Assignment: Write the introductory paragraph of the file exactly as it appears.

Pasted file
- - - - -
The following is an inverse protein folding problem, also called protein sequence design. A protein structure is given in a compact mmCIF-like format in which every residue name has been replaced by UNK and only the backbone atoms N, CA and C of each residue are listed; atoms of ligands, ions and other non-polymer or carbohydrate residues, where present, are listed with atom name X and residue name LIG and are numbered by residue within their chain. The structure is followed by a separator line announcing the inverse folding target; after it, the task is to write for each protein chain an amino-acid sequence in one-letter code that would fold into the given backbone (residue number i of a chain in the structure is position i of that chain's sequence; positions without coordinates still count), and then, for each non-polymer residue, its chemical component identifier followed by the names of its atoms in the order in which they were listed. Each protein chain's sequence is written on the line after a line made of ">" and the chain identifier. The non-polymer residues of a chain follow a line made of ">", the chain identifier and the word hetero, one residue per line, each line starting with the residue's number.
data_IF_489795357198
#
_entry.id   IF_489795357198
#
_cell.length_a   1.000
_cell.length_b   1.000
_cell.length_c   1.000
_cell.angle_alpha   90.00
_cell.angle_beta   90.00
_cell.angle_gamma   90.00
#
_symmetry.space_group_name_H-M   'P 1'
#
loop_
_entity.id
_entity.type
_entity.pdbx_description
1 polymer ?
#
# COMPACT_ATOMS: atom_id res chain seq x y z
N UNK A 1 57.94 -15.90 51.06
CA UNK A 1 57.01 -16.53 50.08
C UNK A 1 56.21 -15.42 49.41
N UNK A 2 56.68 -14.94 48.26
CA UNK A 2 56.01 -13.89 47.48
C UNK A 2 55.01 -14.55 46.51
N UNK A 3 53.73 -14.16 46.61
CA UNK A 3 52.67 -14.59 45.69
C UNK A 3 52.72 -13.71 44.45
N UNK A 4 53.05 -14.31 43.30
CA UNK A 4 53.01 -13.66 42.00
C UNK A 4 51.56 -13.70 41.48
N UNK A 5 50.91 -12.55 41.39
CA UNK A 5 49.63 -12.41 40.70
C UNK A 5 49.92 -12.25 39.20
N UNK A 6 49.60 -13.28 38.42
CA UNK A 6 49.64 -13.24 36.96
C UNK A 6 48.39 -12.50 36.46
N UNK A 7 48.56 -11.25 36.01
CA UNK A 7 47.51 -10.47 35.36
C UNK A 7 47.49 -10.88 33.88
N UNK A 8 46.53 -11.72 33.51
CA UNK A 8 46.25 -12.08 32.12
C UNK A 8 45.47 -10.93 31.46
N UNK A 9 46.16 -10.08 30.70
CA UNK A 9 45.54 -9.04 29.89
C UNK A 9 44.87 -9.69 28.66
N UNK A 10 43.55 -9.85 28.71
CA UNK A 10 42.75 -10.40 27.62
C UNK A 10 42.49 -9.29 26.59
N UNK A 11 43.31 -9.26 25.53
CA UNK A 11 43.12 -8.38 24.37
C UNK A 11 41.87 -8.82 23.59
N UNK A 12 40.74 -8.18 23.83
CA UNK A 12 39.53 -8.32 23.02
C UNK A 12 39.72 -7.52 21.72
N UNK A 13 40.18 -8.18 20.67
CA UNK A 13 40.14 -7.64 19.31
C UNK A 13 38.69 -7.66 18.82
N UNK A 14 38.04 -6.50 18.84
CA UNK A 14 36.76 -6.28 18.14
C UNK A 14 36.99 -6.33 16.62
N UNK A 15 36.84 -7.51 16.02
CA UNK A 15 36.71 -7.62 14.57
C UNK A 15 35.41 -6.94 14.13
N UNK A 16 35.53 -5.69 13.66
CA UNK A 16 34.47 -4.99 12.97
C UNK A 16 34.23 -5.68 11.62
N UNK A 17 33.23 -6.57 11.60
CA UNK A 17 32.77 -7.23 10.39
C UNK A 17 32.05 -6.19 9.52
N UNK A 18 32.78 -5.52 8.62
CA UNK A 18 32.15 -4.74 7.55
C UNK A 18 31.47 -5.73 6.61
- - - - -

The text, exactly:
The following is an inverse protein folding problem, also called protein sequence design. A protein structure is given in a compact mmCIF-like format in which every residue name has been replaced by UNK and only the backbone atoms N, CA and C of each residue are listed; atoms of ligands, ions and other non-polymer or carbohydrate residues, where present, are listed with atom name X and residue name LIG and are numbered by residue within their chain. The structure is followed by a separator line announcing the inverse folding target; after it, the task is to write for each protein chain an amino-acid sequence in one-letter code that would fold into the given backbone (residue number i of a chain in the structure is position i of that chain's sequence; positions without coordinates still count), and then, for each non-polymer residue, its chemical component identifier followed by the names of its atoms in the order in which they were listed. Each protein chain's sequence is written on the line after a line made of ">" and the chain identifier. The non-polymer residues of a chain follow a line made of ">", the chain identifier and the word hetero, one residue per line, each line starting with the residue's number.